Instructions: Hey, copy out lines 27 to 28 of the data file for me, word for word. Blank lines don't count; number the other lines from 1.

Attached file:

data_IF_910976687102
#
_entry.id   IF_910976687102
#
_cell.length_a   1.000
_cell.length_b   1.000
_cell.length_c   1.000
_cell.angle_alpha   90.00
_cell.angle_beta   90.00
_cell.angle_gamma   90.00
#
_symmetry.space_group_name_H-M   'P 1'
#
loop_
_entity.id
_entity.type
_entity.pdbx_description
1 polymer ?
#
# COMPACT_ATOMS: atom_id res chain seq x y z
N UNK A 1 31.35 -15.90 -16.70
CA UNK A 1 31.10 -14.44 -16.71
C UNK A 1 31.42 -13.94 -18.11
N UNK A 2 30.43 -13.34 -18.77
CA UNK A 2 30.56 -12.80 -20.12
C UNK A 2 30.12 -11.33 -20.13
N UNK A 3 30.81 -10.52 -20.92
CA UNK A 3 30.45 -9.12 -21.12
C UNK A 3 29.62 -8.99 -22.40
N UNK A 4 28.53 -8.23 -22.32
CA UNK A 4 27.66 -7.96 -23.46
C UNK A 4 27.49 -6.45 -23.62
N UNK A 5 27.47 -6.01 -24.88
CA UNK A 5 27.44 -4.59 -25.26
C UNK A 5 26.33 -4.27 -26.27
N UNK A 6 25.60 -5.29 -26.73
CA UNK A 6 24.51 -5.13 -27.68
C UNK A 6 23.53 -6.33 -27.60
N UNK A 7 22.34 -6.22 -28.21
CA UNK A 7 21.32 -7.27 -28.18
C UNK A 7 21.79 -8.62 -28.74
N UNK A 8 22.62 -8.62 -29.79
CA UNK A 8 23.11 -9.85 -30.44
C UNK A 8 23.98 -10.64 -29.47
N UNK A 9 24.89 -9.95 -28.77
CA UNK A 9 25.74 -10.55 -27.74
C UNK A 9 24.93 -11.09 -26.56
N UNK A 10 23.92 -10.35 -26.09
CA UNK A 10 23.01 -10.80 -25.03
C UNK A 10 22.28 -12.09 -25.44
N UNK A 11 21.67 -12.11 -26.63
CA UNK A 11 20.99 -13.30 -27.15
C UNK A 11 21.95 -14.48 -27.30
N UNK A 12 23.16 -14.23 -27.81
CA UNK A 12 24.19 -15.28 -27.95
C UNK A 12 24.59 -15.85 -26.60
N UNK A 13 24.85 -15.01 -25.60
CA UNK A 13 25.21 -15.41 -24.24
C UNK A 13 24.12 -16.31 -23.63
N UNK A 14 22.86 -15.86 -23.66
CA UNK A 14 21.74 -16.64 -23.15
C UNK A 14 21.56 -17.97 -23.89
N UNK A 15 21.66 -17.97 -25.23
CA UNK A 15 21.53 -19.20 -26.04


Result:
N UNK A 3 30.81 -10.52 -20.92
CA UNK A 3 30.45 -9.12 -21.12